A Time and Place: Identity and Canadian Women Artists across Two Centuries
Kristina Huneault’s ambitious work of art history, I’m Not Myself at All: Women, Art, and Subjectivity in Canada, is a heady, scholarly tour-de-force that recasts our understanding of the work of female artists by considering the extent to which they themselves are both absent and present in the products of their creative labours. Jam-packed with social history, well-articulated philosophical concepts and attentiveness to the forms and effects of individual artworks, this is a riveting read (even with its requisite academic terminology). I would recommend this book to anyone with a keen interest in Canadian art from the 19th and early 20th centuries, especially that by women, and likewise to readers curious to revisit, by a penetrating, sidelong view, our country’s social and colonial history. In defiance of this volume’s beauty, I read it with pencil-in-hand, compulsively starring and underlining Huneault’s lucid and thought-provoking observations.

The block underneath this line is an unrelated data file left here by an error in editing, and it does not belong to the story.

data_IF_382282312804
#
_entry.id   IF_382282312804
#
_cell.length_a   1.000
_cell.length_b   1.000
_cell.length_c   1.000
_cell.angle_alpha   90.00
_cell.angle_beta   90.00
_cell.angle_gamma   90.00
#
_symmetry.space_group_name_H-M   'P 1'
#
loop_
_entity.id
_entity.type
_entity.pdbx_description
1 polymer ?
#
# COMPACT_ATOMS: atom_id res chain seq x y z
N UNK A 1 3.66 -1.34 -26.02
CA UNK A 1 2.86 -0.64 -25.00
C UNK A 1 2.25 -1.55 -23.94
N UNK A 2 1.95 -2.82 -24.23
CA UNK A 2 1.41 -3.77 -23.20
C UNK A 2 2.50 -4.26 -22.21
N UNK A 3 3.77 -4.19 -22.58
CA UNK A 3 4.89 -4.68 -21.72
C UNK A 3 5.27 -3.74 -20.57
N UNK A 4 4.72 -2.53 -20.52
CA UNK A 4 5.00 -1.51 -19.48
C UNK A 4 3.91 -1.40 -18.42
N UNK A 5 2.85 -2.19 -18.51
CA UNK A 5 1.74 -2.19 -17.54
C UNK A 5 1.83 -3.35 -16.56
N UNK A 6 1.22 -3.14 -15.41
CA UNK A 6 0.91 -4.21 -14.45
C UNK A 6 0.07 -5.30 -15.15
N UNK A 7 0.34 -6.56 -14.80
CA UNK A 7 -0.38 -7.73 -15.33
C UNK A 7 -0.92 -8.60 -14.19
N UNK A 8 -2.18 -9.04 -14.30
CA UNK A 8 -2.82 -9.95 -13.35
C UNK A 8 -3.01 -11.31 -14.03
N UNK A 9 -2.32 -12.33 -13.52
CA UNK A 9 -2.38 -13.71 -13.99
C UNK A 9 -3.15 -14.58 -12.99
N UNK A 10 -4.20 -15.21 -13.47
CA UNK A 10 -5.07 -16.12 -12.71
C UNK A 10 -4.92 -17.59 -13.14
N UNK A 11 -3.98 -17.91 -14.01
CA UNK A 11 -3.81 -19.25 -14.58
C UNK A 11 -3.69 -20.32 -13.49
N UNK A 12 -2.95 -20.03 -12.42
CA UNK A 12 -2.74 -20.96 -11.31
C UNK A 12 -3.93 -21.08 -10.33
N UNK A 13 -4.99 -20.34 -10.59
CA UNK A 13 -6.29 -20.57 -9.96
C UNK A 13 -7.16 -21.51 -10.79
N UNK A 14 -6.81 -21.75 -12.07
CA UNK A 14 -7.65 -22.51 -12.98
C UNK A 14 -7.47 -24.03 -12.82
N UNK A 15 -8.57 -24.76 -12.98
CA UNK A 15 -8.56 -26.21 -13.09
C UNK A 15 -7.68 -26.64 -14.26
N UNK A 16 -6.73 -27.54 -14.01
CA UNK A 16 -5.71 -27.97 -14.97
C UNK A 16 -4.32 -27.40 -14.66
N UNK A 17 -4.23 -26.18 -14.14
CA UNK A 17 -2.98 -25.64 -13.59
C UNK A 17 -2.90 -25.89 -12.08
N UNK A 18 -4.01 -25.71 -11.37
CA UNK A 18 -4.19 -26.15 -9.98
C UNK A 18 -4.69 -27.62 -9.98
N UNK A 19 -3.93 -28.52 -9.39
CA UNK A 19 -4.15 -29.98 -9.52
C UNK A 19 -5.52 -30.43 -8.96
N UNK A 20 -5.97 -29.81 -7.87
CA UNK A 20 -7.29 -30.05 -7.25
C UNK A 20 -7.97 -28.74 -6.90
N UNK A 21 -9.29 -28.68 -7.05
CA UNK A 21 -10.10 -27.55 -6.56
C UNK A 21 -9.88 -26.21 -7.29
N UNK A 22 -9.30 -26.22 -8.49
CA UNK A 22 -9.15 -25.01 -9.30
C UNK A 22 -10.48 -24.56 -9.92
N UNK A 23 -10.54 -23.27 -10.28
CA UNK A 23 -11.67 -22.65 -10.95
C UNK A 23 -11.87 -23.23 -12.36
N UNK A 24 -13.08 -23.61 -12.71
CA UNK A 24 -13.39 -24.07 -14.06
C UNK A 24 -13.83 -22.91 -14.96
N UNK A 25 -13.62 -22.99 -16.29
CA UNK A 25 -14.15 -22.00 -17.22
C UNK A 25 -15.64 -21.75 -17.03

Rather than an exhaustive survey of female artists in Canada, I’m Not Myself at All threads together six thematic essays, each delving into a period, practice or facet of women’s art history. Huneault interweaves a close study of artists’ works and careers with focused investigations into relevant aspects of colonial history, the economics of empire, feminist thinking past and present, philosophy, science, psychology, ever-evolving perspectives on motherhood and Indigenous world views. These investigations aren’t superficial. Huneault comes at them through the lives and works of the artists she discusses, raising questions about how these artists’ situations as women in a certain time and place affected their work: in part by how the artists accepted, resisted or otherwise engaged with their circumstances. Much like the curators of the 2015 touring exhibition The Artist Herself: Self-Portraits by Canadian Historical Women Artists (an exhibition revisited here), Huneault weighs subjectivity over identity, striving to approach the artist “from the inside rather than from without”. Huneault writes, “the mantle of identity sits heavy on the shoulders of women, attended as it has been by a retinue of expectations, assumptions and restrictions of being.” Discussions about the self, on the other hand, “incline toward nuance, leaving room for complexities...” .